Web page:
Digitisation: Learning from Singapore
Those of us who were watching with awe the growth and the dominance of the US economy during the turn of the century, were bedazzled also by the then Chairman of the Federal Reserve, Alan Greenspan.
The US economy was in a Goldilocks position, neither too hot nor too cold; but just right. Financial markets would lap up every word of what Greenspan said, and he proffered the theory that technological advancement was the reason for the continued growth of the US.
“We are within weeks of establishing a record for the longest economic expansion in this nation's history. The 106-month expansion of the 1960s, which was elongated by the Vietnam War, will be surpassed in February. Nonetheless, there remain few evident signs of geriatric strain that typically presage an imminent economic downturn,” he trumpeted in 2000.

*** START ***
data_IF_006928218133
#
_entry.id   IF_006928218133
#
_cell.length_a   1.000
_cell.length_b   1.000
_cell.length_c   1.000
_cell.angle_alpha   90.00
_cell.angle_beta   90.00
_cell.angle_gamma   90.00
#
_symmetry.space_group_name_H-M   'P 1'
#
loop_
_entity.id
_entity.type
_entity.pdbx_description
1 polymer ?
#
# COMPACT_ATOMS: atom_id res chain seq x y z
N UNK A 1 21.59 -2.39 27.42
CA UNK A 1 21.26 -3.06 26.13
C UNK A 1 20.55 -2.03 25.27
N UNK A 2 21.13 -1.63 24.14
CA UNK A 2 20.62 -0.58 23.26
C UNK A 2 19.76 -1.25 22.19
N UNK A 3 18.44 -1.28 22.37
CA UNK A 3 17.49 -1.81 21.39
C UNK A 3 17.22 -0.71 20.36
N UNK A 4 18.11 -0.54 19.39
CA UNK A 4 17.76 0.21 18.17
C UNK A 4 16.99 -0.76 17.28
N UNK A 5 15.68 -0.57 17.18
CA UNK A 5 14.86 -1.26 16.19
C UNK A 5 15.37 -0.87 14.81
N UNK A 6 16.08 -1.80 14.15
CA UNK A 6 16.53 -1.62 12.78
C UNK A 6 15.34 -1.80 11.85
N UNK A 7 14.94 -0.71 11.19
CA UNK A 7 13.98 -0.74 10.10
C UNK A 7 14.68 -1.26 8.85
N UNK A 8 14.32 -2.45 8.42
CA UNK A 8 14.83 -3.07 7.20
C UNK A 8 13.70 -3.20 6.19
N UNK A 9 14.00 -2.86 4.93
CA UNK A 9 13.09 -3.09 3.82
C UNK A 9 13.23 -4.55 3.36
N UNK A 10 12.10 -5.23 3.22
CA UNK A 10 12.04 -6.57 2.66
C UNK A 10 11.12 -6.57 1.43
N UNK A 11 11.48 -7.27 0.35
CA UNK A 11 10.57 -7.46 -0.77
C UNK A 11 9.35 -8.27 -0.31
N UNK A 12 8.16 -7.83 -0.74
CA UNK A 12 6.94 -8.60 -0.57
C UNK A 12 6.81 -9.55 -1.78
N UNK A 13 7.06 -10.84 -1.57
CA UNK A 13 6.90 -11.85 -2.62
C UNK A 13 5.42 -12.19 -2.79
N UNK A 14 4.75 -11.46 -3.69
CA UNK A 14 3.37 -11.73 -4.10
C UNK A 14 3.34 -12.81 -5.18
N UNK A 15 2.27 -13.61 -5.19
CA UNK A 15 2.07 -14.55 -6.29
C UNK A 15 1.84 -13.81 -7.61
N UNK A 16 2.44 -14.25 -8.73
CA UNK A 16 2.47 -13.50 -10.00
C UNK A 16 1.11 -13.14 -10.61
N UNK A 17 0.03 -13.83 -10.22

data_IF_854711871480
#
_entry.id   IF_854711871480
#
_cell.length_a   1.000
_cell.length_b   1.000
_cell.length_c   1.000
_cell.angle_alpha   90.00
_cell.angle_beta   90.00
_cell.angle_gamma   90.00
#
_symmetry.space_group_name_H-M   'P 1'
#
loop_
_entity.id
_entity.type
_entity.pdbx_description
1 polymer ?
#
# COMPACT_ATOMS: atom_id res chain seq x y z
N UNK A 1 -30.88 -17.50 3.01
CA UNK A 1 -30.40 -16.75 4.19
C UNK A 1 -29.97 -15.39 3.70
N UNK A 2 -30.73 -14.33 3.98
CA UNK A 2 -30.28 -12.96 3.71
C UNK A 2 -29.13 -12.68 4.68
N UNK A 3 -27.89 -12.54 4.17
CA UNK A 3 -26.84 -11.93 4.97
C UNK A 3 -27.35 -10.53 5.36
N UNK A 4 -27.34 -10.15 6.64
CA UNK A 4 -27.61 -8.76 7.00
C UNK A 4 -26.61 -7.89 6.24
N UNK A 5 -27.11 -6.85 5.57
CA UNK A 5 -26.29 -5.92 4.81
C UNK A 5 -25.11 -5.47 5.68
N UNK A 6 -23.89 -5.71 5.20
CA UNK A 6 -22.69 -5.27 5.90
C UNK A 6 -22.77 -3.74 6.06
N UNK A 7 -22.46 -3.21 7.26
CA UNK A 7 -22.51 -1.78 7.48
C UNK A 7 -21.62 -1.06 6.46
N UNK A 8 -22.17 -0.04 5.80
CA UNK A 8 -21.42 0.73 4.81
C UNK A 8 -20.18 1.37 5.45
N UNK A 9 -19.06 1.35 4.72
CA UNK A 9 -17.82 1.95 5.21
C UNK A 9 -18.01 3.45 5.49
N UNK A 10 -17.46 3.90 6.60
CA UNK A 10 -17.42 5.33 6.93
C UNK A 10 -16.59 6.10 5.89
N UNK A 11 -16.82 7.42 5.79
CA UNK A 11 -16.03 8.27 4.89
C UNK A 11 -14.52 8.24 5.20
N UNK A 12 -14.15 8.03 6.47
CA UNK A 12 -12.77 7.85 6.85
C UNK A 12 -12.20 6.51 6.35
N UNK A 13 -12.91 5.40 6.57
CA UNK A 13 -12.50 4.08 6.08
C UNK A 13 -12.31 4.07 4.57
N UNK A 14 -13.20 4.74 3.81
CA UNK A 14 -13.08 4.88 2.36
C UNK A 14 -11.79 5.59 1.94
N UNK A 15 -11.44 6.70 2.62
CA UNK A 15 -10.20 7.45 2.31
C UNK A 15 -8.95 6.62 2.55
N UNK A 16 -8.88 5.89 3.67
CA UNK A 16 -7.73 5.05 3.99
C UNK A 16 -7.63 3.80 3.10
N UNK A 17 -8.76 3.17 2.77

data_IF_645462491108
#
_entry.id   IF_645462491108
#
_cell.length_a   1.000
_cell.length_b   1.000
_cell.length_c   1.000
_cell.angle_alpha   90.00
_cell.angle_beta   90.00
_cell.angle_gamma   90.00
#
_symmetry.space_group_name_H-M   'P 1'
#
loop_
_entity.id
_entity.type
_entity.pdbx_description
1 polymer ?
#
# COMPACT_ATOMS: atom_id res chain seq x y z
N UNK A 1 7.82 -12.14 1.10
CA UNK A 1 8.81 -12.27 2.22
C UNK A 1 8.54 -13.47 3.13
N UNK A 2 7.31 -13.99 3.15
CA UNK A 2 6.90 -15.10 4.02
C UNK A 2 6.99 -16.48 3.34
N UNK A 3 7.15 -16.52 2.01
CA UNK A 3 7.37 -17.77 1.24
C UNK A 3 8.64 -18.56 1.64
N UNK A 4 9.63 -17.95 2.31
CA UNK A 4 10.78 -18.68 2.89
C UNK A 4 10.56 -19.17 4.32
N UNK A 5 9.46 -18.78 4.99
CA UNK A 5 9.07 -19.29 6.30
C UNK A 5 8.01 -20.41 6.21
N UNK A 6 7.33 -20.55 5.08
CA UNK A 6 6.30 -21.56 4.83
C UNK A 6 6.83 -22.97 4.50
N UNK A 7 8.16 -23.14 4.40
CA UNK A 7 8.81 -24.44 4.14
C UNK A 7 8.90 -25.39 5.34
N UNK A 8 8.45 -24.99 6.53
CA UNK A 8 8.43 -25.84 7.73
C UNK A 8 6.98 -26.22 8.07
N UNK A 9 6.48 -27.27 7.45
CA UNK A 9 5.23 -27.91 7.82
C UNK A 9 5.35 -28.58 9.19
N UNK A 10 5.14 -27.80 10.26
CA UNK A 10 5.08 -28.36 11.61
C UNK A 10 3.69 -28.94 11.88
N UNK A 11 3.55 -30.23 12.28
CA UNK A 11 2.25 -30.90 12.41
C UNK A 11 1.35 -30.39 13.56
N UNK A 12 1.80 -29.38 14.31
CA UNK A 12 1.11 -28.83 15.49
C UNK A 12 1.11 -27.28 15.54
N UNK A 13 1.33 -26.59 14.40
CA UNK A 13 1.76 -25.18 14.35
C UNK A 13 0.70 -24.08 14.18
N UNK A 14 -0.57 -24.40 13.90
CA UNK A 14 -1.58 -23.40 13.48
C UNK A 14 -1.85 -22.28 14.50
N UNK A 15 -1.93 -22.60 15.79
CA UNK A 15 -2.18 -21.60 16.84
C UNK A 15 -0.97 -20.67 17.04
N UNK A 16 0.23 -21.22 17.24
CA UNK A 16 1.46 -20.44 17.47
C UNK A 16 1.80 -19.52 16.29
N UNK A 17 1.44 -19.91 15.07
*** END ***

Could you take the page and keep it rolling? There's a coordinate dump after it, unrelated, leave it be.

“Innovation (through technology) has brought about a multitude of new products, such as subprime loans and niche credit programs for immigrants. Where once more-marginal applicants would simply have been denied credit, lenders are now able to quite efficiently judge the risk posed by individual applicants and to price that risk appropriately. These improvements have led to rapid growth in subprime mortgage lending; indeed, today subprime mortgages account for roughly 10 percent of the number of all mortgages outstanding, up from just 1 or 2 percent in the early 1990s,” Greenspan explained in 2004.
Barely four years later, the mortgage market collapsed,and the US and the world at large stared at a global recession, comparableto the Great Depression of the previous century.
Power of digitisation